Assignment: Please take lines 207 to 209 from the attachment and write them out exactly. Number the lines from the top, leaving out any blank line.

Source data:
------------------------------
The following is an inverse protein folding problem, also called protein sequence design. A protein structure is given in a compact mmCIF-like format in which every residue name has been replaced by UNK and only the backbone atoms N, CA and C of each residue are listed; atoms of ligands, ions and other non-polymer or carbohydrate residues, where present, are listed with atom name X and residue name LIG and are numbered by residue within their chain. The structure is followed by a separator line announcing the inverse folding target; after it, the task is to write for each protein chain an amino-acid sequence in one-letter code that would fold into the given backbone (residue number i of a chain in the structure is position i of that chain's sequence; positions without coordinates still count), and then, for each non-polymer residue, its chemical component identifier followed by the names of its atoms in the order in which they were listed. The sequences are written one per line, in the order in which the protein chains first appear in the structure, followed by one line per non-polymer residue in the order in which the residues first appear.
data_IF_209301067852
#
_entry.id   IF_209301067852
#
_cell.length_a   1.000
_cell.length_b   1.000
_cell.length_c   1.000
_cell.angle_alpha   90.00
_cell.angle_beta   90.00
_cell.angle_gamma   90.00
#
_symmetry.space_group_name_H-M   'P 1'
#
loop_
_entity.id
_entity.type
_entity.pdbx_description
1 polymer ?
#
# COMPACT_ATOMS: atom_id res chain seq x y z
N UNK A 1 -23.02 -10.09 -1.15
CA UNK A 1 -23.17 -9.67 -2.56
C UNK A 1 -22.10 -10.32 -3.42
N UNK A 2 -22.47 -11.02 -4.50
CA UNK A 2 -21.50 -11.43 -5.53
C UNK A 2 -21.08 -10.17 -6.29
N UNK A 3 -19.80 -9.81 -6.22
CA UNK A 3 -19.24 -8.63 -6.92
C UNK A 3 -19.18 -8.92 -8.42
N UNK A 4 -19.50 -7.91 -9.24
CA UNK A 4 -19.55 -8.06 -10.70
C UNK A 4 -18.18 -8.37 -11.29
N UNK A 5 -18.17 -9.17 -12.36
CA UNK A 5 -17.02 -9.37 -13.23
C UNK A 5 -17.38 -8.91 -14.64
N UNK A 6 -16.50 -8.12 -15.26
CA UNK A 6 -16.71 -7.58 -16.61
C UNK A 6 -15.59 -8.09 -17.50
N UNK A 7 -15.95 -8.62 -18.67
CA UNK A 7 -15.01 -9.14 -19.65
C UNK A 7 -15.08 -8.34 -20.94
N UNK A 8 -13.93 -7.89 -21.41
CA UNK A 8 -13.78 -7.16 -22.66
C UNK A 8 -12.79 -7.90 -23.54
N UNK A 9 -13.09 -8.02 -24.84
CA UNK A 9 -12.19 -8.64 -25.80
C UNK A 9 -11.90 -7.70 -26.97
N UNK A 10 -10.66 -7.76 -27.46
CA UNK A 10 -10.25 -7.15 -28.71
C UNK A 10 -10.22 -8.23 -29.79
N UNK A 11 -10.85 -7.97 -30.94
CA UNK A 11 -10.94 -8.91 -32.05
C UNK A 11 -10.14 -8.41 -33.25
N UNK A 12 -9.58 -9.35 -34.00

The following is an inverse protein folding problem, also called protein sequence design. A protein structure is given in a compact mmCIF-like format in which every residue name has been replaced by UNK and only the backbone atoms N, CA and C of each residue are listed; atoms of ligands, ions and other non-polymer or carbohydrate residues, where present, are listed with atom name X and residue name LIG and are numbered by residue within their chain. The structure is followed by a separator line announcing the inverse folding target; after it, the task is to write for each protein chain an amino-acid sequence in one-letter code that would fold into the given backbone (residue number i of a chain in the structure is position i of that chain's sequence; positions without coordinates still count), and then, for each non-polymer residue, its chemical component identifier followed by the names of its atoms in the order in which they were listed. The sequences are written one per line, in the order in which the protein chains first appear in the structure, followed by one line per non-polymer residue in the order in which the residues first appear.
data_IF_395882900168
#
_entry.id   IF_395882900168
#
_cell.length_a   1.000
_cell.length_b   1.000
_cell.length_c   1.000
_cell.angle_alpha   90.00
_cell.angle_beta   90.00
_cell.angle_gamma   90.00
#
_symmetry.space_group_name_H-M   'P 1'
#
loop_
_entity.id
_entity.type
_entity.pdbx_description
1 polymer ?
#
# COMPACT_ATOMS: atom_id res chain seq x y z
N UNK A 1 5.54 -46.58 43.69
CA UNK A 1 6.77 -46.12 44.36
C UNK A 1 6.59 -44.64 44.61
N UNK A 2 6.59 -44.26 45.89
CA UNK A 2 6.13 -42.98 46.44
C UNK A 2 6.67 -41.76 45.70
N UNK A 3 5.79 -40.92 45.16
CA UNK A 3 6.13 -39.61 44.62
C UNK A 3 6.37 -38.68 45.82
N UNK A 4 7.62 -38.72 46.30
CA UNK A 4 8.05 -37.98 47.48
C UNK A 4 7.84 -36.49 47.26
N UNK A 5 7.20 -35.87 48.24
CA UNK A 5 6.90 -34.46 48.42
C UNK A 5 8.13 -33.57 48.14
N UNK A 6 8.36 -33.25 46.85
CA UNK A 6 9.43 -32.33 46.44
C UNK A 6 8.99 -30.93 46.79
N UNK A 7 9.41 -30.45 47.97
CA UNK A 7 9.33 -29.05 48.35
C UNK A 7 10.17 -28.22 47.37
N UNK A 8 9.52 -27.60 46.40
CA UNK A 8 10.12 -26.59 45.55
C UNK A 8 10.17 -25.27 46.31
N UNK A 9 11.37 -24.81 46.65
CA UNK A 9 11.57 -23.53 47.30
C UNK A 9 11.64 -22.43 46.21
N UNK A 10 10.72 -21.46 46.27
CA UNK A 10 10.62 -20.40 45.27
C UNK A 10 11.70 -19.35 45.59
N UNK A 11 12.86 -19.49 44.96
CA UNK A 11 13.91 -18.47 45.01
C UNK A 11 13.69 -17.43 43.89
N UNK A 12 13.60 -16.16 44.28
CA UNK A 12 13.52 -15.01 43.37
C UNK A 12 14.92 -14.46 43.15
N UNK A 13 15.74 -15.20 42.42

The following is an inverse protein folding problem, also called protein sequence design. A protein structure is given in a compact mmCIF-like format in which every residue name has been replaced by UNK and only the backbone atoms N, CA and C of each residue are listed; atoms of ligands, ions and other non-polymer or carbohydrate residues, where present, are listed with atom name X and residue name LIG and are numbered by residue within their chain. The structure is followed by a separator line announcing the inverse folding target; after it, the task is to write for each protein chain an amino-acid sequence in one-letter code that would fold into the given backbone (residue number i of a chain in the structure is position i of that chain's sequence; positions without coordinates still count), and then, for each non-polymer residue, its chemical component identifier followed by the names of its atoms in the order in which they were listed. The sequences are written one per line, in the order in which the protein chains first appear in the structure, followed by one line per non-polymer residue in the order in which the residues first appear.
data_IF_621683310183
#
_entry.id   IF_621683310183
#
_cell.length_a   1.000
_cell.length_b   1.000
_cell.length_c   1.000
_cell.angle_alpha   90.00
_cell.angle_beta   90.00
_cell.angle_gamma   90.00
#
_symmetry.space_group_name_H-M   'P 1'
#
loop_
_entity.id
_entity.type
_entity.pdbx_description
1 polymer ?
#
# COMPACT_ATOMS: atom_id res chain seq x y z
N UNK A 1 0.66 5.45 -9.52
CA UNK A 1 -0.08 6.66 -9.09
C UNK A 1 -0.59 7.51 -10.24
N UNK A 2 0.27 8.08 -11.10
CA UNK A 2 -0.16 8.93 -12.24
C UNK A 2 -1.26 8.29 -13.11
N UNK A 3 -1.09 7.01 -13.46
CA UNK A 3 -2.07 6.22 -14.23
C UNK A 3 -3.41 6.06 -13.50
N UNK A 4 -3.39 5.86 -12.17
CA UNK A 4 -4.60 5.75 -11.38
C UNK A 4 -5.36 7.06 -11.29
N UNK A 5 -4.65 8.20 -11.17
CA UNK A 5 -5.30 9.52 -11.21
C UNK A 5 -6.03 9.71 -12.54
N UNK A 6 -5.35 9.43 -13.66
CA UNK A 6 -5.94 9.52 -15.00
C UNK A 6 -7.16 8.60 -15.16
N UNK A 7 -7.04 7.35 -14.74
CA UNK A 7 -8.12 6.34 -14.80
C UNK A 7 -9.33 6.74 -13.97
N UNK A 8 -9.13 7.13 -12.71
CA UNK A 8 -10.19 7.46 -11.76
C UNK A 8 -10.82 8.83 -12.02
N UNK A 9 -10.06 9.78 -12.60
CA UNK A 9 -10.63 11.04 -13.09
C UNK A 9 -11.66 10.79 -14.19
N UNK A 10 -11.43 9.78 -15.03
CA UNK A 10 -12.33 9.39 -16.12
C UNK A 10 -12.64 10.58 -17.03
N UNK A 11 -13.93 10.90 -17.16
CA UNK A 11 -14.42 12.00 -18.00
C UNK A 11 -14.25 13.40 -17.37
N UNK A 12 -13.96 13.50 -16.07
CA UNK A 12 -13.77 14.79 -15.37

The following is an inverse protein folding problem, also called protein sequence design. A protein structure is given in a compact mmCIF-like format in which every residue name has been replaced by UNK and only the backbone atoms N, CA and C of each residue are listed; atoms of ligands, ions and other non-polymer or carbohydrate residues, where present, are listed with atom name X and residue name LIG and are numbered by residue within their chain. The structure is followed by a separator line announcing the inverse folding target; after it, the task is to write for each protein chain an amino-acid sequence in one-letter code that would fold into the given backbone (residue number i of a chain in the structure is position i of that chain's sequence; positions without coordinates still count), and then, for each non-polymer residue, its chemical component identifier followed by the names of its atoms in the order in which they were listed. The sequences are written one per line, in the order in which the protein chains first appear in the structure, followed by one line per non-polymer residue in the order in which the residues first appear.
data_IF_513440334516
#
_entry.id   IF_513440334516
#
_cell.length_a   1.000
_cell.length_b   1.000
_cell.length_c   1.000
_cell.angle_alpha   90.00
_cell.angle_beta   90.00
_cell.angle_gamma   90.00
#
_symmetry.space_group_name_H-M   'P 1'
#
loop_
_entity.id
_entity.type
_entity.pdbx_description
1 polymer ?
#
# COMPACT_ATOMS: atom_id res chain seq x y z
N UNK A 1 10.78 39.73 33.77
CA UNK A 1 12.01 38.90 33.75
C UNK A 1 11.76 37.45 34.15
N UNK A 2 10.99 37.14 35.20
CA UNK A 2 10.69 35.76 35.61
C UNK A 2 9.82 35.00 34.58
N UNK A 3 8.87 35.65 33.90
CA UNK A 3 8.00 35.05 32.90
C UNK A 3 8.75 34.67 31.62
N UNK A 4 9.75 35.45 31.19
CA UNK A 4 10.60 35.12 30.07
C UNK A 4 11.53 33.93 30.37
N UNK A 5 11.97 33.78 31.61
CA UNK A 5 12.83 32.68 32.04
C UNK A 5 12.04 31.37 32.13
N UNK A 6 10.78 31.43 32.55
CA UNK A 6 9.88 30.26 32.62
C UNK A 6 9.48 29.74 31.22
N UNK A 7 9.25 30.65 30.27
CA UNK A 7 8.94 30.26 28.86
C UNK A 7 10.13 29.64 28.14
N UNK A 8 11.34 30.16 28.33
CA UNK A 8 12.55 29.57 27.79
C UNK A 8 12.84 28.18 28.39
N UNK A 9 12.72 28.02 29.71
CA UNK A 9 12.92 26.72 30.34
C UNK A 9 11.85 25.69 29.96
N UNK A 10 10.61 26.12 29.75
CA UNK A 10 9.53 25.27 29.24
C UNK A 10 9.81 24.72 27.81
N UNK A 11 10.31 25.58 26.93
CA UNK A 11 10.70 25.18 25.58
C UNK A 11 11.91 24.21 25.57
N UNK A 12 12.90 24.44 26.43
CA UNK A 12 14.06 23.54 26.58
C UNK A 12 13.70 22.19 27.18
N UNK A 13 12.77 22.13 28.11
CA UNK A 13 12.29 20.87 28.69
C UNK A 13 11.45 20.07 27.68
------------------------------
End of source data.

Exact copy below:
CA UNK A 6 9.88 30.26 32.62
C UNK A 6 9.48 29.74 31.22
N UNK A 7 9.25 30.65 30.27